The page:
Human beings are shaped by a number of forces. Some, like genetics, we have no say in, while others, like the choices we make and the people we associate with, are ours to control. What happens when you discover your ability to shape who you are was stolen from you and the choices you made were genetically influenced?
 
Writer Kieron Gillen and artist Dale Eaglesham began to explore the existential nightmare posed by that very question in "Iron Man" #11, the second chapter of the series current "Secret Origin of Tony Stark" storyline. In the issue Stark discovered his intellect, ability to design weapons and even his character flaws stem from a deal brokered between his parents and the duplicitous alien robot known as 451. Comic Book Resources spoke with Gillen about these revelations, what 451 ultimately wants from Tony Stark and the writer's plans for the series moving forward.
 
"The Secret Origin of Tony Stark" is a story that unfolds in two time periods. The present day sequences follow the adventures and conversations Tony and 451 have as they travel across the galaxy to a mysterious location. In flashback sequences readers are shown the adventure that led Tony's parents, Howard and Maria Stark, to cross paths with 451 and how the alien robot offered to help save their unborn son, but only if he could tinker with the boy's genetics. Because of 451's penchant for manipulating the truth some readers might be wondering if what they're seeing in the flashbacks is genuine or filtered through the robot's perspective, and they would be right to ask those questions.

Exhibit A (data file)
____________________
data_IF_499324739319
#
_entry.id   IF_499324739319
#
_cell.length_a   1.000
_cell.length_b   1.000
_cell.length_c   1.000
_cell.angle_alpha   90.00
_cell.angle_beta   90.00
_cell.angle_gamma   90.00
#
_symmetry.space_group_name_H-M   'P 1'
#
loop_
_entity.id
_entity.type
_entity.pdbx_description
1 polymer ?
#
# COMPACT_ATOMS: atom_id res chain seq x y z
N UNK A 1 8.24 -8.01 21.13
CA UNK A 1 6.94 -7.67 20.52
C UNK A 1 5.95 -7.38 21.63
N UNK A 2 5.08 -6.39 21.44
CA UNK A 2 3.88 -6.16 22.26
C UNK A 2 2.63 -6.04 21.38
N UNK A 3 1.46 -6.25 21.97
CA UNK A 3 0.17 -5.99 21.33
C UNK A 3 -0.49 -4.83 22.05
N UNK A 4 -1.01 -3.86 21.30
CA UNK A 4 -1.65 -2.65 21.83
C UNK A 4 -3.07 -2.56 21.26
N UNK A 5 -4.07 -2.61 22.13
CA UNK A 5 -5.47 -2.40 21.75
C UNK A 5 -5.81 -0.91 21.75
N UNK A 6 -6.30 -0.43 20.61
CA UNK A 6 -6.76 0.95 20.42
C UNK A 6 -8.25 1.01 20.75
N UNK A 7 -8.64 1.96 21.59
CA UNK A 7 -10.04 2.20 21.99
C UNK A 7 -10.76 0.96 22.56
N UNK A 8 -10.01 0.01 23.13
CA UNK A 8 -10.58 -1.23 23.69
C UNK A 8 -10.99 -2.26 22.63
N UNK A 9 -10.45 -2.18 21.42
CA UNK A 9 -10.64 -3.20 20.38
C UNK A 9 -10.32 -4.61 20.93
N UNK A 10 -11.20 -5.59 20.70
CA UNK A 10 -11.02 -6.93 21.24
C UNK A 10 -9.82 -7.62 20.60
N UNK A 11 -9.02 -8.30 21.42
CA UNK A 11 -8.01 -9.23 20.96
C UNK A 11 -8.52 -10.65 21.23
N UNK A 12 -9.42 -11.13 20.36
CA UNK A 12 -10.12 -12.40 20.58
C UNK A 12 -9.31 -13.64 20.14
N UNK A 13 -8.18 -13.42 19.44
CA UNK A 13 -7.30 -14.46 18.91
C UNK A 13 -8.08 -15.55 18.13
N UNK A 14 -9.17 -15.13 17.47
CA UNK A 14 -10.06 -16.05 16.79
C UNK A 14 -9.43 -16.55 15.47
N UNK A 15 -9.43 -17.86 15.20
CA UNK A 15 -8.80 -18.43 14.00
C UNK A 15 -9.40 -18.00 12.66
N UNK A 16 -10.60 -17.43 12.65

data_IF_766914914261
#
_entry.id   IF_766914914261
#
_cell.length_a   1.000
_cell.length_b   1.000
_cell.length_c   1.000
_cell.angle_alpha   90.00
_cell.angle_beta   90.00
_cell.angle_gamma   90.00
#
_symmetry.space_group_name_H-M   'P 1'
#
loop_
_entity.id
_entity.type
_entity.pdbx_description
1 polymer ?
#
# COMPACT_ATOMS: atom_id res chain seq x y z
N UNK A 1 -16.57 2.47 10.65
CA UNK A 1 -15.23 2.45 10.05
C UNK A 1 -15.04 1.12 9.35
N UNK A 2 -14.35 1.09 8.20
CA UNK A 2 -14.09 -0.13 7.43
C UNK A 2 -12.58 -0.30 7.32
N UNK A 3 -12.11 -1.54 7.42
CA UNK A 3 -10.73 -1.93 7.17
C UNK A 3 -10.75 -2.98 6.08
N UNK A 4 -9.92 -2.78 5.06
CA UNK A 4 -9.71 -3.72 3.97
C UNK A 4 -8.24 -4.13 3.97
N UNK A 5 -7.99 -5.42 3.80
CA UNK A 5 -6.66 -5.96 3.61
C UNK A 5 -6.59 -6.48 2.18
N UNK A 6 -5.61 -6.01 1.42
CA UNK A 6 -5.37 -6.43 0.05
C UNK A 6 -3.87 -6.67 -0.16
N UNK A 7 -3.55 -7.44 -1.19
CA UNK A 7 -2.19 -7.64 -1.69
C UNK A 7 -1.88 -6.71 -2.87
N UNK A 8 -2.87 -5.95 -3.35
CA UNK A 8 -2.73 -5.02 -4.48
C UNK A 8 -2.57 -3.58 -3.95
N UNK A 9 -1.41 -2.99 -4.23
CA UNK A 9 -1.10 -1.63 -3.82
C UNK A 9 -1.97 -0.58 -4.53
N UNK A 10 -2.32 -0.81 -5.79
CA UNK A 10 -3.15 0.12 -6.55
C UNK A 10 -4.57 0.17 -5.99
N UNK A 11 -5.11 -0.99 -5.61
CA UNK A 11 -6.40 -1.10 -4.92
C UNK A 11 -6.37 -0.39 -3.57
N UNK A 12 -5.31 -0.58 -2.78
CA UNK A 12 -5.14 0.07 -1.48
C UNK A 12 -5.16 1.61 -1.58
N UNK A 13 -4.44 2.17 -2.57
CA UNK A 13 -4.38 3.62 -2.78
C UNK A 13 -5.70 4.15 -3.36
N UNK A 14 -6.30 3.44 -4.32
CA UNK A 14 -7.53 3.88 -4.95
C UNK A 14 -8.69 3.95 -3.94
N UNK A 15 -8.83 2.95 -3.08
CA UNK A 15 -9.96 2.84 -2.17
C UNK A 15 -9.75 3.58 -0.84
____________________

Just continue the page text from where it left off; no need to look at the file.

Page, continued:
"This is a big, epic story that really started in 'Iron Man' #6, where we first met 451. It's a story that will build all the way to issue #17 where you'll get the denouement and all the final pieces. So it's safe to say that everything you see is genuine. We're not showing you anything that didn't happen," Gillen told CBR News. "It might not be the whole story. There might be other stuff going on around the edges, and 451 might not being telling Tony all of the things he did. Whatever you do see is real though. You can assume the sincerity of the flashbacks.